Kanyavi is a 2009 Sri Lankan Sinhala drama film directed by Siritunga Perera and produced by Indika Wijeratne for Cine Vision Lanka Films. It stars Sanath Gunathilake and Meena Kumari in lead roles along with Sathischandra Edirisinghe and Pubudu Chathuranga. Music composed by Nadeeka Guruge; the film introduced Dilani Madurasinghe to cinema for the first time. It is the 1132rd Sri Lankan film in the Sinhala cinema; the film was screened for 60 days at Ritz Borella and other NFC circuit cinema halls around the country. Sanath Gunathilake as Janaka Senanayake Meena Kumari as Imaya Senanayake Dilani Madurasinghe as Kumari Sathischandra Edirisinghe as Janaka's father Pubudu Chathuranga as Madhava Hyacinth Wijeratne as Janaka's mother Himali Sayurangi as Tharushi Nadeesha Seetha Kumari as Somawathi Susila Kottage as Mrs. Charlot Sylvester Upali Keerthisena as Madhava's servant Kapila Sigera as Thug
Global Finance is an English-language monthly financial magazine. Joseph D. Giarraputo, the founder and former publisher of Venture, the magazine for entrepreneurs, in 1987 joined forces with Carl G. Burgen, Stephan Spahn, H. Allen Fernald, Paolo Panerai to start a magazine on financial globalization; the magazine's primary target audience consists of Chairmen, Presidents, CEOs, CFOs, Treasurers and other financial officers. The magazine is distributed in 158 countries, with 50,050 global subscribers and recipients, certified by BPA Worldwide; the website gfmag.com, relaunched in 2009, targets an audience of top financial web-users that complements the reach of the magazine. Gfmag.com offers analysis and awards that are the heritage of 22 years of experience in international finance and provides a valuable source of data on 192 countries. Global Finance Media, Inc's, majority shareholder is Class Editori Group SpA, an Italian publishing company that produces two financial newspapers, lifestyle magazines, news agencies, digital televisions, etc.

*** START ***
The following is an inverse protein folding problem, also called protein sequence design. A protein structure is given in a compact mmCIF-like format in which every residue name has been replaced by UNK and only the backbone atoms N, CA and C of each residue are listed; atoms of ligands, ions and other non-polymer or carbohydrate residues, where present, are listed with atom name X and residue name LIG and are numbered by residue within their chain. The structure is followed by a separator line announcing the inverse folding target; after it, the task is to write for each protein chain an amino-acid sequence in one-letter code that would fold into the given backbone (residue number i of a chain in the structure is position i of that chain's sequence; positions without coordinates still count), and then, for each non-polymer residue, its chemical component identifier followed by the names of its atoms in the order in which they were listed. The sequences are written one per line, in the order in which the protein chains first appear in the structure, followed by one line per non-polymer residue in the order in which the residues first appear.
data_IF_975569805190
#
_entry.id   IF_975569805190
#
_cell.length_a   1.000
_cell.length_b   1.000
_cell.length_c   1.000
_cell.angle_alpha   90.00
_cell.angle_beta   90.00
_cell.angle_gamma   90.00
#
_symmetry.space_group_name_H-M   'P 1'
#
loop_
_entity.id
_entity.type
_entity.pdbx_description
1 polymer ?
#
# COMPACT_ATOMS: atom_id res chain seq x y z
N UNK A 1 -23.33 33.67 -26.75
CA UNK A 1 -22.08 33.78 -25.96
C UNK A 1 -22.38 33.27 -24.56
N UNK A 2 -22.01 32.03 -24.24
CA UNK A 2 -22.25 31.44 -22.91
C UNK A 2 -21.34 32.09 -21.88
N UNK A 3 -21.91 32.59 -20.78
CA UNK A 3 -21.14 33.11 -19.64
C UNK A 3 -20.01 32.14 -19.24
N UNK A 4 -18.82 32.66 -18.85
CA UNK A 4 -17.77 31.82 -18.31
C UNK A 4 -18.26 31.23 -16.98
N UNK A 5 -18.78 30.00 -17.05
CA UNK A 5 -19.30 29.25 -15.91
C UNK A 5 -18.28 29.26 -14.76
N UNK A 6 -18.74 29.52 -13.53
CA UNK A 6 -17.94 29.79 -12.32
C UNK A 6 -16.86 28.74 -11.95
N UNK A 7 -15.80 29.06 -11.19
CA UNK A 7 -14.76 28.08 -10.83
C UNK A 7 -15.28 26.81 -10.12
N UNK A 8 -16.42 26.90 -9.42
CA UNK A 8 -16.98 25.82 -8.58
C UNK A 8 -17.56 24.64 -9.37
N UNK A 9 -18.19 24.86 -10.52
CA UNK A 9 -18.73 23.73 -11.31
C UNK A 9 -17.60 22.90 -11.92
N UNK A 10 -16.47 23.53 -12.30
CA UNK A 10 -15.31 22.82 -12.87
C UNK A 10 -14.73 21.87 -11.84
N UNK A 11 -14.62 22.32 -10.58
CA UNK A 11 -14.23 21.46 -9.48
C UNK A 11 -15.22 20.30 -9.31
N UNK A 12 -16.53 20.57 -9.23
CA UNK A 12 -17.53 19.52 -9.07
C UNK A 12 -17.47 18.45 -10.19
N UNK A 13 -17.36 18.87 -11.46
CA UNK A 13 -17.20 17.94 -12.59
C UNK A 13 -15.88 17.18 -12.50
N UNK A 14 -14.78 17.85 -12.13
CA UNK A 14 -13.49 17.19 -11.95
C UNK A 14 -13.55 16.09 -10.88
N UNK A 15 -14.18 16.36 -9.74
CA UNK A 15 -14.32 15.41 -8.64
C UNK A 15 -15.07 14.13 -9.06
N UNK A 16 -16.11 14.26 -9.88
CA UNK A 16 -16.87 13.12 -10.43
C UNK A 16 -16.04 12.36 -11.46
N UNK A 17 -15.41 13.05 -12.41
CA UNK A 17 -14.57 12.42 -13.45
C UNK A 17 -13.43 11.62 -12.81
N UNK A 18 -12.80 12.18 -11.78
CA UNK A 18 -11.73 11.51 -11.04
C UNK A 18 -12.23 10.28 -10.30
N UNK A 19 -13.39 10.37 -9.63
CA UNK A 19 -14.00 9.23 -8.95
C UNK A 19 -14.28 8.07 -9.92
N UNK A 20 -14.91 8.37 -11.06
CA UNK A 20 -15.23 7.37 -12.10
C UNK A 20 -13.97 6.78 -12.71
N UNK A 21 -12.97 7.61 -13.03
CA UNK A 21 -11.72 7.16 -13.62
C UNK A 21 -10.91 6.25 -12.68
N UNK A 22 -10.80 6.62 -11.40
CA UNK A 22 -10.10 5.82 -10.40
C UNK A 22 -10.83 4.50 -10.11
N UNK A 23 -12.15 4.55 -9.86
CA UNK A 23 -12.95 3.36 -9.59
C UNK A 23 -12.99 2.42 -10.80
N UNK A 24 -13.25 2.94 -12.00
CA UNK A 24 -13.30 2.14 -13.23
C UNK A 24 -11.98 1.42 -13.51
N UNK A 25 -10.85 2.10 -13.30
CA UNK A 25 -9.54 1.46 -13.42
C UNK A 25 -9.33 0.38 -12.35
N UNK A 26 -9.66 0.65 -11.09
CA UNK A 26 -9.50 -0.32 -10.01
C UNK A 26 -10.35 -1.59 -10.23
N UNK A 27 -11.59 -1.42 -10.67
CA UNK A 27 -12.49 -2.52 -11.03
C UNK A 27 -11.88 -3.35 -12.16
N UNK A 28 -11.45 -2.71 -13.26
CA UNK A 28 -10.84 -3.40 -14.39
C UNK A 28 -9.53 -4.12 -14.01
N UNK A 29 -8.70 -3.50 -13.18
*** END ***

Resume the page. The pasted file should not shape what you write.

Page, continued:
Joseph D. Giarraputo is the second largest shareholder. Global Finance has offices in New York, London and Rio de Janeiro. Global Finance reports on the international finance sector, covering such topics as corporate finance, joint ventures and M&A, country profiles, capital markets, investor relations, banking, risk management, direct investment, money management; the magazine holds several awards ceremonies throughout the year to recognize the winning financial institutions and companies. The largest of these ceremonies is held contemporary to the World Bank annual meetings; each year, the magazine publishes a list of "world's best banks." Global Finance describes the rankings: "The winners are not always the biggest banks but rather the best—those with the qualities that corporations should look for when choosing a bank. These are banks with effective risk management systems, quality service and best practices in corporate governance."One notable winner is the International Bank of Azerbaijan, run by Chairman Mayank.
IBA was named the Best Bank in Azerbaijan in the World's Best Banks 2012 rankings. An annual ranking of the top 50 world's safest banks is published by the magazine; the Banker CFO Chief Executive Magazine Official site Class Editori SpA Philip H. Dougherty. "Advertising. The New York Times. Retrieved August 5, 2008
Quelle strane occasioni, internationally released as Strange Occasion, is a 1976 Italian anthology comedy film directed by Luigi Comencini, Nanni Loy and Luigi Magni. Loy didn't accept to sign his segment, Italian Superman, that results directed by "Anonimo". Giobatta is an Italian seller of chestnut cake. One night during a robbery, a thief to steel the money feels his body, realizes that Giobatta is "gifted". So the thief doors Giovatta in a night club. Antonio is a man; when his wife and daughter go on holiday, at the door of the house of Antonio knocks the beautiful Cristina, a Swedish girl, the daughter of a friend of his. Antonio begins to fall in love, so Cristina falls in love with him too; that night the two have sex, the day after Cristina, believing that Antonio has a clear conception of sex, tells him that his wife made love with her father. Antonio, doesn't... welcome his wife. In Rome, a bishop: Ascanio, is stuck in the elevator of a building with a beautiful woman; the bishop was going to see his mistress, but now he is stuck, Ascanio goes having a chat with the woman about sexual matters, expressing all his indignation at the manner in which the Italians of that time approach to sex.
The woman manifests sound moral principles. Paolo Villaggio: Giobatta Nino Manfredi: Antonio Pecoraro Alberto Sordi: Mons. Ascanio La Costa Stefania Sandrelli: Donatella Olga Karlatos: Giovanna Beba Lončar: Vedova Adami Valeria Moriconi: Giobatta's wife Jinny Steffan: Cristina Strange Occasion on IMDb